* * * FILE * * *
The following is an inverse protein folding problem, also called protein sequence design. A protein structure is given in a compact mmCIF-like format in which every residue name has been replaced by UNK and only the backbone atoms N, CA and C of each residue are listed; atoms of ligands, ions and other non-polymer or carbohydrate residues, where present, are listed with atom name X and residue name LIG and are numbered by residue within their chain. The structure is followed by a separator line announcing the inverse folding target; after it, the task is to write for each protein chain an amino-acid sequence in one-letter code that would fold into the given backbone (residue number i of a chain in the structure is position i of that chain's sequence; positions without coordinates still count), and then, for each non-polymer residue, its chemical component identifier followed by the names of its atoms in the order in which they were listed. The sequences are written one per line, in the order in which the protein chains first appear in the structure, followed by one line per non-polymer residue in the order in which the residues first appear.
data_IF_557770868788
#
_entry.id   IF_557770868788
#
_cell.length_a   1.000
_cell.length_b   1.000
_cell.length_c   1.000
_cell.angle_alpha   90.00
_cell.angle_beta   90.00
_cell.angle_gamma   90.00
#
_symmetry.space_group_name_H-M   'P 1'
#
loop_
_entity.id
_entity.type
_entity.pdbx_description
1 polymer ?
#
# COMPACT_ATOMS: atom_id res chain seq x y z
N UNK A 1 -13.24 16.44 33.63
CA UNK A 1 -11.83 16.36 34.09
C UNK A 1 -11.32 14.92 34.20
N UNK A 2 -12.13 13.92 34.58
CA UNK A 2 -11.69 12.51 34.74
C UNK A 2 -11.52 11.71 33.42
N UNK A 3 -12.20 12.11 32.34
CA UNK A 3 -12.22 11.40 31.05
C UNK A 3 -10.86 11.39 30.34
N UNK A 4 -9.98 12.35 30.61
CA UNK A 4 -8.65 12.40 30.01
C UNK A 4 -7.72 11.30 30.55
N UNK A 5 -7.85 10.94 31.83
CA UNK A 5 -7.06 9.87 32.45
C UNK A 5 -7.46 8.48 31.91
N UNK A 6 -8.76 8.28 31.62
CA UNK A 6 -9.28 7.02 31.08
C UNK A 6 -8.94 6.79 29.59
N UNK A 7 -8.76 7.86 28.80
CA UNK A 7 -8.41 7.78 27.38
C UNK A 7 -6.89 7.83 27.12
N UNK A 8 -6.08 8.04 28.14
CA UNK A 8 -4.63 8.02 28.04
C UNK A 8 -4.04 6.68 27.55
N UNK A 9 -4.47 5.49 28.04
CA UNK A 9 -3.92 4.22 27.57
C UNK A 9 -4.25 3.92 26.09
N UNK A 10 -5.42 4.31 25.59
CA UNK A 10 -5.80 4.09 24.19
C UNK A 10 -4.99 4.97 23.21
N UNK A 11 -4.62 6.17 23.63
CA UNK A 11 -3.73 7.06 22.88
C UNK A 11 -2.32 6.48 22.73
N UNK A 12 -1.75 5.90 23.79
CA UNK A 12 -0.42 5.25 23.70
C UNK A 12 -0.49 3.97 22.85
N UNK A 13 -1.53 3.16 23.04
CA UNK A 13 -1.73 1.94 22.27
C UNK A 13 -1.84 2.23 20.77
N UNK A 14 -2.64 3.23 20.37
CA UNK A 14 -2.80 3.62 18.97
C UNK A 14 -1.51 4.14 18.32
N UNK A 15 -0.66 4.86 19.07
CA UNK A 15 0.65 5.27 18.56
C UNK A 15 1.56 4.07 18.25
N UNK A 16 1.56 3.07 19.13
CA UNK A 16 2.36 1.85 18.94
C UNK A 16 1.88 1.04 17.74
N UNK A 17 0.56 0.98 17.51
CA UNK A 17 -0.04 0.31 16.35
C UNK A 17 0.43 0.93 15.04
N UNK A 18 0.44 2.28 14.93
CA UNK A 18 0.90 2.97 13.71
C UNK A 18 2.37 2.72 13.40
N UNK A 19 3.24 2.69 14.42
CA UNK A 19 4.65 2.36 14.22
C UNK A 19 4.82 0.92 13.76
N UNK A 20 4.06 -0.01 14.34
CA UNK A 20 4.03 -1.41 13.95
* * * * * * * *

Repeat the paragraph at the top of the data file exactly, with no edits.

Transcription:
The following is an inverse protein folding problem, also called protein sequence design. A protein structure is given in a compact mmCIF-like format in which every residue name has been replaced by UNK and only the backbone atoms N, CA and C of each residue are listed; atoms of ligands, ions and other non-polymer or carbohydrate residues, where present, are listed with atom name X and residue name LIG and are numbered by residue within their chain. The structure is followed by a separator line announcing the inverse folding target; after it, the task is to write for each protein chain an amino-acid sequence in one-letter code that would fold into the given backbone (residue number i of a chain in the structure is position i of that chain's sequence; positions without coordinates still count), and then, for each non-polymer residue, its chemical component identifier followed by the names of its atoms in the order in which they were listed. The sequences are written one per line, in the order in which the protein chains first appear in the structure, followed by one line per non-polymer residue in the order in which the residues first appear.